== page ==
Presentation (Elaboration), 2009
12 Pages, Grade: 1,7
2 International Financial Reporting Standards
2.1 Main objects and principles of the International Financial Reporting Standard
2.2 Differences to the German Statutory Accounting Rules (HGB)
3 Accounting of Deferred Taxes under IFRS
3.1 Definition and function of deferred taxes
3.2 Concept of Deferral
3.3 Methods of Deferral
3.4 Deferred Taxes Assets and Deferred Taxes Liabilities
Exhibit 1: The Accounting Principles of the IASB
Table 1: types of differences between financial and tax income
In a global economy there is a need for common accounting rules. It is simply important for an enterprise to know that national and international stock exchange rules require the application of internationally accepted accounting directives. So there are several good reasons for a trend towards internationalization. For an investor means internationalization usually accompanied by a standardization of accounting rules that he can compare financial statements quicker and easier. There are no longer time- consuming and expensive conversions of financial statements necessary. Internalization means also that the national differences in the determination of profit will disappear. Standardization would give the term “profit” substance and would allow the comparison of financial statements of different enterprises from several countries.
In the European Union enterprises have a special responsibility since 2005. On the 12th of March 2002 the European Parliament endorsed the EC Commission’s proposal that all EU listed companies must follow standards issued by the International Accounting Standards Board (IASB) in their consolidated financial statements starting no later than 2005.
In this assignment I want to give a short overview about what the main principles of the International Financial Accounting Principles (IFRS) are all about and what differences to the German Statutory Accounting Rules (HGB) can be distinguished (chapter 2). Then I want to focus on the accounting of deferred taxes under IFRS (chapter 3). After a definition of deferral I want to explain the concepts and methods of deferral in this part. Finally I will have a closer look on deferred tax assets and deferred tax liabilities.
In this chapter I want to focus on the main principles of the International Financial Reporting Standards set by the International Accounting Standards Board. At the end of this chapter I want to give an overview what differences to the German Statutory Accounting Rules (HGB) can be distinguished.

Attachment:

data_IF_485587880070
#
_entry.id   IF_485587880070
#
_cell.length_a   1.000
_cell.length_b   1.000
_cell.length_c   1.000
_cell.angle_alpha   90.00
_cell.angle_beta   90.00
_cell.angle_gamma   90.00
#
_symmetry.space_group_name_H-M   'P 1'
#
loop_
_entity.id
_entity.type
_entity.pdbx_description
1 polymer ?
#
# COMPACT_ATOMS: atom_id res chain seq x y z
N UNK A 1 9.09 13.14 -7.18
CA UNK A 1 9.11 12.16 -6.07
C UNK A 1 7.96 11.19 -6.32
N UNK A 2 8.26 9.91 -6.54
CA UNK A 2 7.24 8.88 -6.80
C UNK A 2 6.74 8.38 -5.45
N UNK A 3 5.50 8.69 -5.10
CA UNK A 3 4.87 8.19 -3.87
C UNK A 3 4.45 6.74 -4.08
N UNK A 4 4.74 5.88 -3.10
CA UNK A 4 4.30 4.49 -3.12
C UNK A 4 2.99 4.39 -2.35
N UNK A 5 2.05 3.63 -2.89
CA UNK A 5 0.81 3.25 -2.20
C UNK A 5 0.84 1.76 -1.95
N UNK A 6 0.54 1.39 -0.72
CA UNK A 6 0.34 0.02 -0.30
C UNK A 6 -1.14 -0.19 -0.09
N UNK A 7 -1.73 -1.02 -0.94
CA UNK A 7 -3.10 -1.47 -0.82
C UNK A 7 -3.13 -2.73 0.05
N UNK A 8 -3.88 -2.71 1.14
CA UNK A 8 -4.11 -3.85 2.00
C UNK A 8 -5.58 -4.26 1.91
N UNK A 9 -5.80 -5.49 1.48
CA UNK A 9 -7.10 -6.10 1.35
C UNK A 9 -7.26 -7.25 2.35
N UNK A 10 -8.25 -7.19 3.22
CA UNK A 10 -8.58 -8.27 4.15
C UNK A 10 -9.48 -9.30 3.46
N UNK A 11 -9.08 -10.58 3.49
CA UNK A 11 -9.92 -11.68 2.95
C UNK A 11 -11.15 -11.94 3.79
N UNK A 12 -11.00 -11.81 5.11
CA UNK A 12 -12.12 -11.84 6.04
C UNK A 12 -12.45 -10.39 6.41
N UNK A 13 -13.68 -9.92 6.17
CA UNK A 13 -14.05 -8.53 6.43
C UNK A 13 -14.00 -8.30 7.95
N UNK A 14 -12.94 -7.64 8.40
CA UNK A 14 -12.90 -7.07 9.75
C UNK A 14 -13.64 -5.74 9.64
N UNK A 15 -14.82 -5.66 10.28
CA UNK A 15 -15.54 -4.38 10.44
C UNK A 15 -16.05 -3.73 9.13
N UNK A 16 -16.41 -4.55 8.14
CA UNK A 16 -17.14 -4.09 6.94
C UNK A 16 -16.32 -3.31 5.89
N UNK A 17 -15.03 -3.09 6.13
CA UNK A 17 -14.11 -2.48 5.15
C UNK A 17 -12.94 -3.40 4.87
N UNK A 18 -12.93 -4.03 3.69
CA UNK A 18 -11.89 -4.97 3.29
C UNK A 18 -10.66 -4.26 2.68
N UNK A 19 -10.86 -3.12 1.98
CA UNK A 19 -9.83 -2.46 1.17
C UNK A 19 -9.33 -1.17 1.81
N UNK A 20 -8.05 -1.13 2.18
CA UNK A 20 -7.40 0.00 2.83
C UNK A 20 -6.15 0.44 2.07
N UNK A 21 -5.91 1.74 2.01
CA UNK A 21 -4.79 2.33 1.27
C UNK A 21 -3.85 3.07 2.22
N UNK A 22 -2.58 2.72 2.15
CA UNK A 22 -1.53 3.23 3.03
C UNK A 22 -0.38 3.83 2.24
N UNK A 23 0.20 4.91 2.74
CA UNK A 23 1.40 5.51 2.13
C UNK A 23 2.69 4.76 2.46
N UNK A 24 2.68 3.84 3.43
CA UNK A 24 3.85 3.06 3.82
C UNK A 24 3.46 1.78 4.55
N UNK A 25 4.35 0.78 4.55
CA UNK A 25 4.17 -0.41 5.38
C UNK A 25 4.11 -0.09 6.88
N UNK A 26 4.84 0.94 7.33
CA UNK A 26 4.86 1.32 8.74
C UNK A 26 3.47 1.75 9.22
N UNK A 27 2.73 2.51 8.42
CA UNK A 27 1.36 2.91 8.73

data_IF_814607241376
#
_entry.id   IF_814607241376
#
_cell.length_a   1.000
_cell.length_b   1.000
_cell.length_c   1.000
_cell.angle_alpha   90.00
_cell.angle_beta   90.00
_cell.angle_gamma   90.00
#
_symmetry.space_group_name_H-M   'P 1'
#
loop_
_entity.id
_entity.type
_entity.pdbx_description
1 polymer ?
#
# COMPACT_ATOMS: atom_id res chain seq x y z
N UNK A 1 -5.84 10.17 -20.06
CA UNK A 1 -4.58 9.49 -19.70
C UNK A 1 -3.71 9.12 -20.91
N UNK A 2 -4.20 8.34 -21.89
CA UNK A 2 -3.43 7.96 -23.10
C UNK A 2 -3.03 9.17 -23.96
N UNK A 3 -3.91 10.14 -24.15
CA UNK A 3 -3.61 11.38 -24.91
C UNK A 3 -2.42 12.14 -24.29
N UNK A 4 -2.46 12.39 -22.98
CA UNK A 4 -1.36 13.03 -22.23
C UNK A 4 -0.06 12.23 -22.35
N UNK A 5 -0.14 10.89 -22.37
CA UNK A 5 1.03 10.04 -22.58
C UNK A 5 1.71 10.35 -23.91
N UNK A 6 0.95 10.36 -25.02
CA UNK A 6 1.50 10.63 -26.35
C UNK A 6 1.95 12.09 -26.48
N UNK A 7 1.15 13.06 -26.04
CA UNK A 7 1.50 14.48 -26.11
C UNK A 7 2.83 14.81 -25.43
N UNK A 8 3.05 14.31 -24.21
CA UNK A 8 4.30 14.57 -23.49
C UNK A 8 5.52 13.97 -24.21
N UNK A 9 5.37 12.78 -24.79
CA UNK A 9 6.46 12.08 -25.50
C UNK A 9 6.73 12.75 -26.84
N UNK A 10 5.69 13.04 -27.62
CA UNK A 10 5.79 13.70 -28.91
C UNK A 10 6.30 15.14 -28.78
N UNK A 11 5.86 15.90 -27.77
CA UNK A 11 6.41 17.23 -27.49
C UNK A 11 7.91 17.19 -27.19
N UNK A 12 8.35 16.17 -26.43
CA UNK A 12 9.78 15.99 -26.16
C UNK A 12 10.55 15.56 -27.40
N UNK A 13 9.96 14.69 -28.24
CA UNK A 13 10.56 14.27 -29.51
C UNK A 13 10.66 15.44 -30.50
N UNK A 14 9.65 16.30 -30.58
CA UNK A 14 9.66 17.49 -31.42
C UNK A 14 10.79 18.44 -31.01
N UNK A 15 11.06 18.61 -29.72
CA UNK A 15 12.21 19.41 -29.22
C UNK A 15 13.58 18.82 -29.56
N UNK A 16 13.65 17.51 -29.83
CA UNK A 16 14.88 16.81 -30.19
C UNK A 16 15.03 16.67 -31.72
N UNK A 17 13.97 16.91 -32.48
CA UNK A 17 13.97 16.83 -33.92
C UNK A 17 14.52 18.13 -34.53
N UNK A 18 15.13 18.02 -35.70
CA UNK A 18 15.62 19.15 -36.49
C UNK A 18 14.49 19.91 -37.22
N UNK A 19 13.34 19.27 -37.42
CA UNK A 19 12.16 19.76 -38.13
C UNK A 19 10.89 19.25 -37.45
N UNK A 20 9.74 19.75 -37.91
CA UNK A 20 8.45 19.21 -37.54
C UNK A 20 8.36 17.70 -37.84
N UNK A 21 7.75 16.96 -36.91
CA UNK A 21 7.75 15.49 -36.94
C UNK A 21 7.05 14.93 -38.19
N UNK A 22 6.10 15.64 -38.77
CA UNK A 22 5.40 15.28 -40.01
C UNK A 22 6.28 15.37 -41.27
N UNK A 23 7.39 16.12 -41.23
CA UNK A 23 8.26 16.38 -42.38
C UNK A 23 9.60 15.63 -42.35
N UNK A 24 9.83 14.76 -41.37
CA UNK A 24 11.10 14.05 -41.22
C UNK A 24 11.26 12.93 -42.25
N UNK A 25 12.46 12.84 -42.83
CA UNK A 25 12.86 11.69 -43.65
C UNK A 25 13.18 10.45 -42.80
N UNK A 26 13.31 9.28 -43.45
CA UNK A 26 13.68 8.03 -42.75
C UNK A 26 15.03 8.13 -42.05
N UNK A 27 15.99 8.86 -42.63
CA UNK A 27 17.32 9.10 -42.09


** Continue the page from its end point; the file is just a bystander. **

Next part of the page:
At first I want to define the main objects of the International Financial Accounting Principles. While the main objective of the accounting rules laid down in HGB is the protection of creditors, it is the protection of investors under IFRS. The most important target group under HGB are lenders; the target group focused on by IAS und US- GAAP are equity suppliers (Szabo 2007, S. 17). Consequently, great attention is attached under HGB to the determination of a distributable profit, while first and foremost maintaining the assets. The principle of prudence is applied. Internationally accepted accounting systems firstly aim at the protection of shareholders and consequently at the timely provision of information to this group.
As provided in Szabo 2007 the accounting principles of the International Accounting Standards Board can be divided into three (or, including the objectives, four) groups.
The underlying assumptions shape the form oh the accounting principles and are defined above all in IAS 1 (Presentation of Financial Statements) and in Framework number 22 and 23 (F.22 and F.23).They comprise basic beliefs: the going concern principle and assumptions o the accrual basic. Recognition and measurement must be done assuming the continuation of an enterprise’s activities. If the discontinuation of the enterprise’s activities during the following accounting year foreseeable, for example because of its inability to pay its debts, it is only allowed to depart form this principle. In this case assets must be measured on the basis of individual sales prices. Accrual basis demands that transaction and other events are recognised when they occur, rather than when the payments related to them are received or made, and that these transactions and other events reported in the financial statements of the periods to which they relate. Further principles have been derived from the accrual basis: the realization principle and the matching principle. Expenses related to a particular period, e.g. depreciations etc. have to be recorded on a pro rata basis. Furthermore there are the principle of cut- off date, the principle of identity of the opening balance sheet with the closing balance sheet of the previous period and the principle of measuring single items.
 They comprise the so- called International Accounting Standards (IAS), which have been officially termed International Financial Reporting Standards since 2001 and the United States Generally Accepted Accounting Principles (US- GAAP) (Szabo 2007, S. 5).
 These rules are similar to the HGB. Expenses and revenues must be recorded in the periods to which they relate – irrespective of their effects on liquidity.
 This is called deferral and will be main part of chapter 3.
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